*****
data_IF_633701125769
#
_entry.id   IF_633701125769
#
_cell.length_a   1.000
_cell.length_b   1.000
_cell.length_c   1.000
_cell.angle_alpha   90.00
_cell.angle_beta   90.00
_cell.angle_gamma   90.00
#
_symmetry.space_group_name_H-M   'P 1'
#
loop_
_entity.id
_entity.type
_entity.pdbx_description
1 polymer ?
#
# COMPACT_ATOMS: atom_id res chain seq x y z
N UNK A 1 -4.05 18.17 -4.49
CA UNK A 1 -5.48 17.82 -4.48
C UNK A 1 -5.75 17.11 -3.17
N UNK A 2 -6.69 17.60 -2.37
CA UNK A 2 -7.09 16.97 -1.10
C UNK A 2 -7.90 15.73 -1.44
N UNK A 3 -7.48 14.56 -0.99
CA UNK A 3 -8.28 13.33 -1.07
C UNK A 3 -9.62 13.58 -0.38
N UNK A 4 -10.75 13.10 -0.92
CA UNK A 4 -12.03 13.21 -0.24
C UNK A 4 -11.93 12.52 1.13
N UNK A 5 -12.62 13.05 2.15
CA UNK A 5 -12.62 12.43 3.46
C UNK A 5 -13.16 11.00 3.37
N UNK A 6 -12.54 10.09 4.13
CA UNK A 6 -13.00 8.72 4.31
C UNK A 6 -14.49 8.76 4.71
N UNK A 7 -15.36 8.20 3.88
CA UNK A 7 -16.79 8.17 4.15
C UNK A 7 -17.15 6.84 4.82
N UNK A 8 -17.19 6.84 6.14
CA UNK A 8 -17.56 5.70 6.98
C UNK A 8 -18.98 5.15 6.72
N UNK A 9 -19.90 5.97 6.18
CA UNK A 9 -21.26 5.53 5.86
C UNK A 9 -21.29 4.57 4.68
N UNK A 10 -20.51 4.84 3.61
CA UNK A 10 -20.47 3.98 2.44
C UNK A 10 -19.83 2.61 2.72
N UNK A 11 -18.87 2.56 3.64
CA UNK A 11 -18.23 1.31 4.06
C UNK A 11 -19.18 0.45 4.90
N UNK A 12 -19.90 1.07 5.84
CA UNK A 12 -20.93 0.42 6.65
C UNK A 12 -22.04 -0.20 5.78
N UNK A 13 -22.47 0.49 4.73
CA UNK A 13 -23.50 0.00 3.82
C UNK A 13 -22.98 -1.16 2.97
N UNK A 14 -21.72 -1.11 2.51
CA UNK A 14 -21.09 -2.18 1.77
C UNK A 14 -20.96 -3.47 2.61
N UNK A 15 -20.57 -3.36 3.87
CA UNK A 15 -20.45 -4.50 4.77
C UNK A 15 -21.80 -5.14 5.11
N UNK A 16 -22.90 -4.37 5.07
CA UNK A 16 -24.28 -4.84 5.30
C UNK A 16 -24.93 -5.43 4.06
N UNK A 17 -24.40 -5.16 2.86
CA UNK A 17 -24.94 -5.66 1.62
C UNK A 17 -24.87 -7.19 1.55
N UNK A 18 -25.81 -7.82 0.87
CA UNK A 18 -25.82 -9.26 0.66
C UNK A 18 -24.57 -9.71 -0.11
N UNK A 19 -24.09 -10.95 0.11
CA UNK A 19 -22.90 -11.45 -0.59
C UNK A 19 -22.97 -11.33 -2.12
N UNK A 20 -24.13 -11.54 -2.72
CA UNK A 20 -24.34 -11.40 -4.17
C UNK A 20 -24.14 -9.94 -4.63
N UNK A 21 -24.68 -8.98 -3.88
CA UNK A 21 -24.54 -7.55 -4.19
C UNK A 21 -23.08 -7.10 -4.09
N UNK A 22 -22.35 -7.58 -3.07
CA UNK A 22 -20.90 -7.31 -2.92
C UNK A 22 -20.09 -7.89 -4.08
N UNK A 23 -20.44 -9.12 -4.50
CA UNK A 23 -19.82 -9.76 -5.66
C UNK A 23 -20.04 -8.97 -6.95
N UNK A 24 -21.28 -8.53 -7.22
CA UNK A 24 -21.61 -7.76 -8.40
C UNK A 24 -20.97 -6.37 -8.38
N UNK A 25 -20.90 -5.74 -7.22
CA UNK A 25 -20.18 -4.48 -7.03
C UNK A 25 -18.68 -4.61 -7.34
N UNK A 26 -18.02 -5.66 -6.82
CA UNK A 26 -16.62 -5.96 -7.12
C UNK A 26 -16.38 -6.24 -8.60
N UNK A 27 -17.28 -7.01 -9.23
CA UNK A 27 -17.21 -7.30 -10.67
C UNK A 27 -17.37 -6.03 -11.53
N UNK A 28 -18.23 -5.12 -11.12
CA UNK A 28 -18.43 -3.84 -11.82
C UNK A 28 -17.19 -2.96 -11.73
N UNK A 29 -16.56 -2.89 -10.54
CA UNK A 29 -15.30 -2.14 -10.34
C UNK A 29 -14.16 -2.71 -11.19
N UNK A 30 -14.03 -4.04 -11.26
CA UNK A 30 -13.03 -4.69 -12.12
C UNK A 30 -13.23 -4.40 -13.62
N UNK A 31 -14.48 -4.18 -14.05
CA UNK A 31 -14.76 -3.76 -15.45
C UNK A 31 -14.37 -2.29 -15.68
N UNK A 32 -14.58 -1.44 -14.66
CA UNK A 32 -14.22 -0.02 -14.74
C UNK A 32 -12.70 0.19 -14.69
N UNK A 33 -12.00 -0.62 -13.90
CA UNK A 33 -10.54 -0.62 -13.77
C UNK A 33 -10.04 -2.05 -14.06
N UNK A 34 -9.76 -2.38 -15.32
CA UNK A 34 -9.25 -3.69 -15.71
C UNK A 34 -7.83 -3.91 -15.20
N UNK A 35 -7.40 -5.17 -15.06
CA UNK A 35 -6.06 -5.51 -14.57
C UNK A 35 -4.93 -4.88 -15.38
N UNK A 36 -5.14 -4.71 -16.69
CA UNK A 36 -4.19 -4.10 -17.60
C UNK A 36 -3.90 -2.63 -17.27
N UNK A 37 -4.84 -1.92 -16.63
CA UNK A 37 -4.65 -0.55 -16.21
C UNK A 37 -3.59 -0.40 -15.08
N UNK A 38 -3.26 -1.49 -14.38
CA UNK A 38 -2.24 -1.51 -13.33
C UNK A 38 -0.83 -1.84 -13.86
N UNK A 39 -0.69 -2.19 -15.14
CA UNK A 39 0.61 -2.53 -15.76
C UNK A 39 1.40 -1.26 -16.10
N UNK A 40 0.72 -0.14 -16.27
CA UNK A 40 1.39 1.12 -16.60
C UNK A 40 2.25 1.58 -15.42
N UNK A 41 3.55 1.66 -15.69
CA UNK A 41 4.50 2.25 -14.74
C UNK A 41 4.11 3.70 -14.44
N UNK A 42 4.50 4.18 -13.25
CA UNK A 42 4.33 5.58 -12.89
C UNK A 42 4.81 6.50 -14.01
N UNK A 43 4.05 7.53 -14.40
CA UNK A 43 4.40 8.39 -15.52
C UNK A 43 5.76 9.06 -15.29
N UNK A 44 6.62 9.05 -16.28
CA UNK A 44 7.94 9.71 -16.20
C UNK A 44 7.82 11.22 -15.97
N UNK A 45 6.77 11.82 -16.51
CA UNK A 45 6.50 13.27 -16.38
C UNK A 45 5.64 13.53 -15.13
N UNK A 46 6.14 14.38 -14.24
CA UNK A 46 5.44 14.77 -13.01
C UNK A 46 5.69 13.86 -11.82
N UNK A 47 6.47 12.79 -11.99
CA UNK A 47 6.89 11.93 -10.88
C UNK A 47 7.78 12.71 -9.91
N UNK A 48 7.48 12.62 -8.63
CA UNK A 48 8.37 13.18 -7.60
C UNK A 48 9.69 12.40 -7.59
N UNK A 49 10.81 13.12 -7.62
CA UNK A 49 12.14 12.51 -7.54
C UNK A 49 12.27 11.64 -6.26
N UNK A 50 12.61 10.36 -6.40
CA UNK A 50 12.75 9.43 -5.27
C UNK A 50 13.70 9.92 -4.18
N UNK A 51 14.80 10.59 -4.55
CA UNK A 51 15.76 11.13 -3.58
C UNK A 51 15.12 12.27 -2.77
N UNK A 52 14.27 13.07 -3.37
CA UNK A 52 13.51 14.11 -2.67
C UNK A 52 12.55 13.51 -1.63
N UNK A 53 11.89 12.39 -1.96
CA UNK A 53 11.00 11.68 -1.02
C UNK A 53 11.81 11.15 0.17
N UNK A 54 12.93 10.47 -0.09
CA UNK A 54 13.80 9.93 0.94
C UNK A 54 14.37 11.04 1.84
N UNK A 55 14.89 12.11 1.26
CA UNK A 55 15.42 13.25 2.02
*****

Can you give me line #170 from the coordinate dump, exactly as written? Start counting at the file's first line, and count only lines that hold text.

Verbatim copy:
C UNK A 50 13.70 9.92 -4.18